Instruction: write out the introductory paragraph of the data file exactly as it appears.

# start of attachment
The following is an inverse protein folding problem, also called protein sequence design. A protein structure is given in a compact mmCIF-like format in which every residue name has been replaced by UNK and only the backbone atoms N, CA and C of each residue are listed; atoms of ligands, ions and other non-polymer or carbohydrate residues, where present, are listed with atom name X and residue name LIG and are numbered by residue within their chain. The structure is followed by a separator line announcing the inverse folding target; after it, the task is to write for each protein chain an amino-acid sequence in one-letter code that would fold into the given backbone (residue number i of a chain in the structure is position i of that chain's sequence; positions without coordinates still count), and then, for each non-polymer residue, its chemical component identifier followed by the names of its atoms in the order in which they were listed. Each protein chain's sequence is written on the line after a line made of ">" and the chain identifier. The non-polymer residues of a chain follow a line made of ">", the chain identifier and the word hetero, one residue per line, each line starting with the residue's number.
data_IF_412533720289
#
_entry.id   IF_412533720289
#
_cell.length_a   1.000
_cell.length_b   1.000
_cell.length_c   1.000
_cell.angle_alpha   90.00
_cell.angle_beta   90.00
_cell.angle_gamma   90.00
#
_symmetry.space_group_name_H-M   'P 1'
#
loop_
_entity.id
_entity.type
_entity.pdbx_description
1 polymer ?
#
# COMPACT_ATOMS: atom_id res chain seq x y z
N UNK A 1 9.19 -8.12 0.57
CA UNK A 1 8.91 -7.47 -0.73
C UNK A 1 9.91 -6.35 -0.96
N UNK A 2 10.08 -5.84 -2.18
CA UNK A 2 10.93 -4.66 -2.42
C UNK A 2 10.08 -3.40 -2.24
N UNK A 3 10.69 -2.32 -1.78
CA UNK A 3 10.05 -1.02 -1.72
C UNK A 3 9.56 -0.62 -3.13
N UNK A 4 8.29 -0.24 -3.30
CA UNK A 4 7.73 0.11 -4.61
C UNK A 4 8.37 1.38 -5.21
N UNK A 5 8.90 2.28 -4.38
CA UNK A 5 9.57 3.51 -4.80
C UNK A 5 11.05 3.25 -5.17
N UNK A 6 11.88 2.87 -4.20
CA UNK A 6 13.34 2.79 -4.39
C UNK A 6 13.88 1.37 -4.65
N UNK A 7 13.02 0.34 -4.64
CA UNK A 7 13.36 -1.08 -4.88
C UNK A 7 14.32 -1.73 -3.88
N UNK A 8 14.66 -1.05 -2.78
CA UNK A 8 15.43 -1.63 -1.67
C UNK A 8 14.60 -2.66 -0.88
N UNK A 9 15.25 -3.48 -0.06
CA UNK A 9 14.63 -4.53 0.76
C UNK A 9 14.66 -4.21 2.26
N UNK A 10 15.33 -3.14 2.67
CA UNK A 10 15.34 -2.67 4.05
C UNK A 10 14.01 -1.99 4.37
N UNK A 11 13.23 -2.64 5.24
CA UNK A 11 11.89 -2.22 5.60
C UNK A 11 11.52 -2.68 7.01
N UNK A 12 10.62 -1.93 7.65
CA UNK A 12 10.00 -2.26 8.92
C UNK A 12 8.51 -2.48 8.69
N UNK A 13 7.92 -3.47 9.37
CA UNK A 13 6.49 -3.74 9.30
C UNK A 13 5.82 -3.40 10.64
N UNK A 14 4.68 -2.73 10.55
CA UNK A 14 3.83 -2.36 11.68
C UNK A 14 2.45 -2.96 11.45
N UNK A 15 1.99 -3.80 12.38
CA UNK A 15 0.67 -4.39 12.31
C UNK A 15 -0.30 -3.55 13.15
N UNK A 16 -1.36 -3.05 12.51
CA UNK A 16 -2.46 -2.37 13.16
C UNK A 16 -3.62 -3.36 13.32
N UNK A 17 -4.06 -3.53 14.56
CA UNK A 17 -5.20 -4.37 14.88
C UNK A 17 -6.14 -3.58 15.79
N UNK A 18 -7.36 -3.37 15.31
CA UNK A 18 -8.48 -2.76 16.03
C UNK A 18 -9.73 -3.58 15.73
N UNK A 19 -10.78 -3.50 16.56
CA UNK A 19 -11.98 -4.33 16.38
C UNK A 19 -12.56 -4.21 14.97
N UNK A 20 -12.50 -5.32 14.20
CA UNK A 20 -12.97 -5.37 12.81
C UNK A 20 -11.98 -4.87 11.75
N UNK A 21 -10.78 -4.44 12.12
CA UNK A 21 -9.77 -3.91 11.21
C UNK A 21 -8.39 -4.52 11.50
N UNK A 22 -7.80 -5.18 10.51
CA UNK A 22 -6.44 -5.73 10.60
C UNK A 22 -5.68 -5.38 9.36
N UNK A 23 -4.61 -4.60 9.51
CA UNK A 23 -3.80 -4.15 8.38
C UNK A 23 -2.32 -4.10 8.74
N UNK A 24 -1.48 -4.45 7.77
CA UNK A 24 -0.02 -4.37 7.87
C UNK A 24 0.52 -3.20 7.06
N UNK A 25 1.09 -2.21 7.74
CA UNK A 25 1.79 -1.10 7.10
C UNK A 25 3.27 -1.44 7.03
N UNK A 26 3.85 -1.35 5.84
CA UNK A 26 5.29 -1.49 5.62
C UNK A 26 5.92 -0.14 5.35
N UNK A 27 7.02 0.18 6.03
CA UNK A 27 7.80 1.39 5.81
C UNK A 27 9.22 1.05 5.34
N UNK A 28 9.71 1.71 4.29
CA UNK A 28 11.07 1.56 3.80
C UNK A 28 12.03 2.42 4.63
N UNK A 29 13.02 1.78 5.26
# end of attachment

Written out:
The following is an inverse protein folding problem, also called protein sequence design. A protein structure is given in a compact mmCIF-like format in which every residue name has been replaced by UNK and only the backbone atoms N, CA and C of each residue are listed; atoms of ligands, ions and other non-polymer or carbohydrate residues, where present, are listed with atom name X and residue name LIG and are numbered by residue within their chain. The structure is followed by a separator line announcing the inverse folding target; after it, the task is to write for each protein chain an amino-acid sequence in one-letter code that would fold into the given backbone (residue number i of a chain in the structure is position i of that chain's sequence; positions without coordinates still count), and then, for each non-polymer residue, its chemical component identifier followed by the names of its atoms in the order in which they were listed. Each protein chain's sequence is written on the line after a line made of ">" and the chain identifier. The non-polymer residues of a chain follow a line made of ">", the chain identifier and the word hetero, one residue per line, each line starting with the residue's number.